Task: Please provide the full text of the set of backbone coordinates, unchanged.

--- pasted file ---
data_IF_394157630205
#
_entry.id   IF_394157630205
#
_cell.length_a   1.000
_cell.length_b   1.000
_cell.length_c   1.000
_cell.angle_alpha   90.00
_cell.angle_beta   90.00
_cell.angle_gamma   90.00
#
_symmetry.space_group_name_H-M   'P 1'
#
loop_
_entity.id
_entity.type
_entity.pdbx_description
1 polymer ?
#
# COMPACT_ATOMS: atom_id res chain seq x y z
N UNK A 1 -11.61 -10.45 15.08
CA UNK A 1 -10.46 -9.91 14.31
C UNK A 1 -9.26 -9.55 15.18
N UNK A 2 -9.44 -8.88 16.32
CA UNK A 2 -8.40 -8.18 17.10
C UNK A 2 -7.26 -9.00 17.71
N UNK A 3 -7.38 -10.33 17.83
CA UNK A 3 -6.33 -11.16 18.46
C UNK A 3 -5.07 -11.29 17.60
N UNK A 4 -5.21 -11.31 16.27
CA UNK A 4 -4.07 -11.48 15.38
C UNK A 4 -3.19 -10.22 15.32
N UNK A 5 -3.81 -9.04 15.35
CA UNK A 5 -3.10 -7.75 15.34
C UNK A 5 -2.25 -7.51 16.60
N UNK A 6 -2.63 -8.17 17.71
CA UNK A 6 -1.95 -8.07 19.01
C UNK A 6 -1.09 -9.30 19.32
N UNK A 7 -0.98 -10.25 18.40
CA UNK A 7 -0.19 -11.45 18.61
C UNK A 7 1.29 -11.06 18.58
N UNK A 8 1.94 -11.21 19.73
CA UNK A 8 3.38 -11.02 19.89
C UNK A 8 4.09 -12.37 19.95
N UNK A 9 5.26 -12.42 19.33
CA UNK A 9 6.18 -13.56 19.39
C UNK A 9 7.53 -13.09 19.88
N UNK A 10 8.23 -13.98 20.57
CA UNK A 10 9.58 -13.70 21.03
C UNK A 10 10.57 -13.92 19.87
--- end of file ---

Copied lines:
data_IF_394157630205
#
_entry.id   IF_394157630205
#
_cell.length_a   1.000
_cell.length_b   1.000
_cell.length_c   1.000
_cell.angle_alpha   90.00
_cell.angle_beta   90.00
_cell.angle_gamma   90.00
#
_symmetry.space_group_name_H-M   'P 1'
#
loop_
_entity.id
_entity.type
_entity.pdbx_description
1 polymer ?
#
# COMPACT_ATOMS: atom_id res chain seq x y z
N UNK A 1 -11.61 -10.45 15.08
CA UNK A 1 -10.46 -9.91 14.31
C UNK A 1 -9.26 -9.55 15.18
N UNK A 2 -9.44 -8.88 16.32
CA UNK A 2 -8.40 -8.18 17.10
C UNK A 2 -7.26 -9.00 17.71
N UNK A 3 -7.38 -10.33 17.83
CA UNK A 3 -6.33 -11.16 18.46
C UNK A 3 -5.07 -11.29 17.60
N UNK A 4 -5.21 -11.31 16.27
CA UNK A 4 -4.07 -11.48 15.38
C UNK A 4 -3.19 -10.22 15.32
N UNK A 5 -3.81 -9.04 15.35
CA UNK A 5 -3.10 -7.75 15.34
C UNK A 5 -2.25 -7.51 16.60
N UNK A 6 -2.63 -8.17 17.71
CA UNK A 6 -1.95 -8.07 19.01
C UNK A 6 -1.09 -9.30 19.32
N UNK A 7 -0.98 -10.25 18.40
CA UNK A 7 -0.19 -11.45 18.61
C UNK A 7 1.29 -11.06 18.58
N UNK A 8 1.94 -11.21 19.73
CA UNK A 8 3.38 -11.02 19.89
C UNK A 8 4.09 -12.37 19.95
N UNK A 9 5.26 -12.42 19.33
CA UNK A 9 6.18 -13.56 19.39
C UNK A 9 7.53 -13.09 19.88
N UNK A 10 8.23 -13.98 20.57
CA UNK A 10 9.58 -13.70 21.03
C UNK A 10 10.57 -13.92 19.87